What does it feel like to step into quicksand? If you drop a piece of bread and jelly, why does it invariably land jelly side down? Why is the sky blue? Why do houses creak?
"Newton's Apple," the slick, magazine-format, family science show that begins its new season Jan. 28 on KCET Channel 28, answers the questions we all ponder every now and then but may be shy about asking, particularly if we're adults. In the process, it offers basic lessons in science and technology.
"It's an easy-to-understand, user-friendly presentation," David Heil, the show's host, said during a recent stop in Los Angeles. "We have a whole range of viewers from 5 to 95. They're learning science, not just in a laboratory situation, but as part of the world around them."
So, on any given show, Heil might be up to his armpits in quicksand (yes, you can float in it), or take his first free-fall sky dive ("there's a lot of technology" in the equipment) or be surrounded by bees (they don't like breath or dark colors).
Field reporter Peggy Knapp, a free spirit with an untamed mop of hair and a background in live theater, might grit through a roller-coaster ride (it uses kinetic energy) or stand on a scale in a fast elevator (your weight changes). Naturalist Nancy Gibson supplies in-studio animal guests.
Heil, associate director of the Oregon Museum of Science and Industry in Portland, is bearded, fit and, at 34, brimming with youthful enthusiasm. Calling his job "a true indulgence," he sees his role as the eternal student.
"I'm right there in the studio, on behalf of the audience asking the same questions that they would have, demonstrating the same curiosity, the same puzzlement.
"There's no point where you know it all," said Heil, who has been a teacher. "The best teachers are those who continue to learn, admire and appreciate" and who "impart a sense of 'let's explore this together.' "
The show is perceived as children's programming, but Heil reports that 80% of the "Newton's Apple" audience is older than 18. He believes that's because adults no longer have easy access to learning science.
"Our level is junior high, and that's where a lot of adults got off the science education train," Heil said.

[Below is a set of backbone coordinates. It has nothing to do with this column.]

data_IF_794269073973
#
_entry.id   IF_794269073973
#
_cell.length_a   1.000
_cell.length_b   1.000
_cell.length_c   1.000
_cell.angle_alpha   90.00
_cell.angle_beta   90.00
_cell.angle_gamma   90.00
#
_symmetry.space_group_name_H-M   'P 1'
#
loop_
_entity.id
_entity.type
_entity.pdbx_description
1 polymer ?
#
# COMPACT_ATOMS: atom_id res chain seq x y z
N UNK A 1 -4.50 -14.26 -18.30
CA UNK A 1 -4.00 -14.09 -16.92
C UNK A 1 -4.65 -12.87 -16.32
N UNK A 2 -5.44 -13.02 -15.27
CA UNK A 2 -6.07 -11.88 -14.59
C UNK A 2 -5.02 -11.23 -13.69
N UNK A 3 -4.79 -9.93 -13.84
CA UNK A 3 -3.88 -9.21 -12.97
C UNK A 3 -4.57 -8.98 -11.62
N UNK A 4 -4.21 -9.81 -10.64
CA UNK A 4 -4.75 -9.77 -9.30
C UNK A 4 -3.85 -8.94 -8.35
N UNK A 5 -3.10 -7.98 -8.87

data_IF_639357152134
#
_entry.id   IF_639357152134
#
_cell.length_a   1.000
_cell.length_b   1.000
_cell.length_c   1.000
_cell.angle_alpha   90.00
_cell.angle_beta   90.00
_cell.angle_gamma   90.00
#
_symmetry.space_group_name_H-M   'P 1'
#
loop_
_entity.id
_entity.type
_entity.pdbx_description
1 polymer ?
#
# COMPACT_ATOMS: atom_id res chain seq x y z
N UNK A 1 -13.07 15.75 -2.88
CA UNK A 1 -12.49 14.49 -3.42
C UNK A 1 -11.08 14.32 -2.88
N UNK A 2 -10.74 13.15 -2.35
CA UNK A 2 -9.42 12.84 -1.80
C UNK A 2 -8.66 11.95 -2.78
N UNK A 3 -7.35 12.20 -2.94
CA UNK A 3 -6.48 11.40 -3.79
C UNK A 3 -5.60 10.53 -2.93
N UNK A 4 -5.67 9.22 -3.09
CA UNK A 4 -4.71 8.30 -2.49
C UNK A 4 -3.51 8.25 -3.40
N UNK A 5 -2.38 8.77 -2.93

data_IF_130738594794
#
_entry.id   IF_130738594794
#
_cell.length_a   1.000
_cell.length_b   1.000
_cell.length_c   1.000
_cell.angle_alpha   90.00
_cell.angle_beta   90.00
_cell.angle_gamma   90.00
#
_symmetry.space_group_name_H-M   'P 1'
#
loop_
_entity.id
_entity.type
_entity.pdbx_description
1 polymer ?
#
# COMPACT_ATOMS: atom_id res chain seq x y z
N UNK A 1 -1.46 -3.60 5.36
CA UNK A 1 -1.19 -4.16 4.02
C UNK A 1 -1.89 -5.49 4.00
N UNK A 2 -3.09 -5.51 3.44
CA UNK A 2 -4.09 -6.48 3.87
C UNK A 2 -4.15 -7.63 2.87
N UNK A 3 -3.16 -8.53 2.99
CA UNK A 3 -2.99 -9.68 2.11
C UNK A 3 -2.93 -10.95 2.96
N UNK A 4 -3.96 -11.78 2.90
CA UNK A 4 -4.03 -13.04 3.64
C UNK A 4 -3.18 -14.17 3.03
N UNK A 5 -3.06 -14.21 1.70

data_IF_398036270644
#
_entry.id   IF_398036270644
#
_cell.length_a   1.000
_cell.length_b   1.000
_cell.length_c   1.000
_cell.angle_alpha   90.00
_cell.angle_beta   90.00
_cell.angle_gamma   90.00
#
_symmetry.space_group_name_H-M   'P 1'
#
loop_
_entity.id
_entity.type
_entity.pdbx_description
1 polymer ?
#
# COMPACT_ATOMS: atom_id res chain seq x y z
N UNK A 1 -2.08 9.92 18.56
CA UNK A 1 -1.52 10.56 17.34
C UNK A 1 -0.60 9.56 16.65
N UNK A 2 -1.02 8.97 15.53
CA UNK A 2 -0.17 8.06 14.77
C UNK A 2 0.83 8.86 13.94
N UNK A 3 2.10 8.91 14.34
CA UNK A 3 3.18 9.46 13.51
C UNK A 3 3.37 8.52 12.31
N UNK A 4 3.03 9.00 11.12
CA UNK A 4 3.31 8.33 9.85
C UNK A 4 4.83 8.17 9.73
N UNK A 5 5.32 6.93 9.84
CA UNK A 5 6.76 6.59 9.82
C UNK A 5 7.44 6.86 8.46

According to series producer Richard Hudson, "Newton's Apple" information packets, prepared with teacher input, are distributed to 40,000 teachers nationwide. Teachers are also permitted to tape segments for use in the classroom.
"We think that accessibility for junior high and up makes a frontal attack on science illiteracy," Hudson said. "We deal in basic science, not the hottest new thing or gadget. There's a lot to be covered in just how the world works."
Those involved in the show make a point of crediting Dupont Corp. with unusual staying power in its support of the show since it began in 1981. Dupont also makes the school instruction materials possible.
"Newton's Apple" has evolved since its inception as a local program on Minneapolis public television.
"The skeleton of the old format is there," Hudson said. "But we have more personalities in the show, we dramatize the answers to questions more than before and we have shorter segments. We think that conveys the discovery of science more effectively."
James Steinbach, the show's executive producer and creator, said, "From the beginning, we wanted it to be fun, the way a terrific teacher makes theater out of learning, presenting the life of it, not just the facts."
The original host, Ira Flatow, left after six years and was replaced last year by Heil, who demonstrated, Steinbach said, "a real appreciation and joy in discovery."
Heil hopes viewers will learn that while science may be complex, it doesn't have to be intimidating.
"The show allows people to realize their desire to know, to seek out answers they may feel embarrassed to ask," Heil said.
"The biggest thing to learn is self-confidence as a learner. It would be wonderful if (schools) could measure how many students ask the best questions. Those students would make excellent scientists and, I'd venture to say, excellent citizens."
"We want to challenge the kids and reward the adults," Steinbach said. "In everything we do, we're trying for an 'a-ha' quotient. As in, 'A-ha, I didn't know that.' "